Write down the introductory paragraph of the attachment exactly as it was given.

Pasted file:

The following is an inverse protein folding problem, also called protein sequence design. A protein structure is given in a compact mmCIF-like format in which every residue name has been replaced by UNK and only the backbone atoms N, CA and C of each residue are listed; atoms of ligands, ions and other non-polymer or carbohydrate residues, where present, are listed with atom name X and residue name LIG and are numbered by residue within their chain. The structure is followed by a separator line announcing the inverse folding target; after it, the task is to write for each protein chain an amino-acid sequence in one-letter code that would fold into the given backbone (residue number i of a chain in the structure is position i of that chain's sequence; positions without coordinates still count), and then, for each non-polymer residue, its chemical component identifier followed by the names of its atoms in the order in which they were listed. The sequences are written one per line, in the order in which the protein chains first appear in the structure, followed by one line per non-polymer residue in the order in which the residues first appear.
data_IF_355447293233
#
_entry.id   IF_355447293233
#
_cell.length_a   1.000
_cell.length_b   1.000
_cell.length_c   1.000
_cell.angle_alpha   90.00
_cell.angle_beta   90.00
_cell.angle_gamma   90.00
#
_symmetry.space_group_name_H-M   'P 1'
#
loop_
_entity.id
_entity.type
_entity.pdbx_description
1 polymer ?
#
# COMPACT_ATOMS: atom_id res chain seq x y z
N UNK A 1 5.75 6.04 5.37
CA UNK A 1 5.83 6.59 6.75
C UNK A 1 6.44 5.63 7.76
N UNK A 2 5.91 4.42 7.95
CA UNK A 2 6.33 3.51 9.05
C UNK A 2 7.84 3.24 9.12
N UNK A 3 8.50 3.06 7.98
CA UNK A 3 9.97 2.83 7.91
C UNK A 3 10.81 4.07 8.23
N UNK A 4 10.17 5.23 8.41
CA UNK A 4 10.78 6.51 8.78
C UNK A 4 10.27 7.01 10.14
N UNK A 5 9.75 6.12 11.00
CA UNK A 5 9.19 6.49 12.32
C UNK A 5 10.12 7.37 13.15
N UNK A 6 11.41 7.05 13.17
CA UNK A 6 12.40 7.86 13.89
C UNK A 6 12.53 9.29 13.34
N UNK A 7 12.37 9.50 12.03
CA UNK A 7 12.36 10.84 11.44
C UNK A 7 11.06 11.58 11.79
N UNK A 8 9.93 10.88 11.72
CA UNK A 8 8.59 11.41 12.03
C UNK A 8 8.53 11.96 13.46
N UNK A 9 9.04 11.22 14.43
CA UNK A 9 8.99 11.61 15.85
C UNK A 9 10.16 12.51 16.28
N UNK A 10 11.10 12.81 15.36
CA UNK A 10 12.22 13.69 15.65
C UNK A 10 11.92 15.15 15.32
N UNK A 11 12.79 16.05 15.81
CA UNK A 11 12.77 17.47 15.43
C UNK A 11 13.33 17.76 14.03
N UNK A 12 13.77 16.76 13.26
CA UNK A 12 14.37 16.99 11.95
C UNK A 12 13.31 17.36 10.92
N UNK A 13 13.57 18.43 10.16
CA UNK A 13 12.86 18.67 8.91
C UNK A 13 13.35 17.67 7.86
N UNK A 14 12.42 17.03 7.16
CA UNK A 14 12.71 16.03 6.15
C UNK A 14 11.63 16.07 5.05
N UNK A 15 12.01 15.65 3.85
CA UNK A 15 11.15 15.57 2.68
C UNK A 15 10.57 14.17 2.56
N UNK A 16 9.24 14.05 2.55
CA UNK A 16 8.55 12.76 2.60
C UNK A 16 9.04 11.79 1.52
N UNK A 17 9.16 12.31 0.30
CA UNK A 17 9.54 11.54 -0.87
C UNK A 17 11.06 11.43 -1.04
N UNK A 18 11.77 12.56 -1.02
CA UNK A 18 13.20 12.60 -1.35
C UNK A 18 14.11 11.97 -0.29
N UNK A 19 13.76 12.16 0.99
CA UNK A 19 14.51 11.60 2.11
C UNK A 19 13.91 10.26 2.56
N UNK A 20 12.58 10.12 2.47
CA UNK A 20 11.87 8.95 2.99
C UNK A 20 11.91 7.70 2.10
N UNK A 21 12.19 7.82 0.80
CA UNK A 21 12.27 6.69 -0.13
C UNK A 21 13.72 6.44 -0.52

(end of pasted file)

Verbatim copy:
The following is an inverse protein folding problem, also called protein sequence design. A protein structure is given in a compact mmCIF-like format in which every residue name has been replaced by UNK and only the backbone atoms N, CA and C of each residue are listed; atoms of ligands, ions and other non-polymer or carbohydrate residues, where present, are listed with atom name X and residue name LIG and are numbered by residue within their chain. The structure is followed by a separator line announcing the inverse folding target; after it, the task is to write for each protein chain an amino-acid sequence in one-letter code that would fold into the given backbone (residue number i of a chain in the structure is position i of that chain's sequence; positions without coordinates still count), and then, for each non-polymer residue, its chemical component identifier followed by the names of its atoms in the order in which they were listed. The sequences are written one per line, in the order in which the protein chains first appear in the structure, followed by one line per non-polymer residue in the order in which the residues first appear.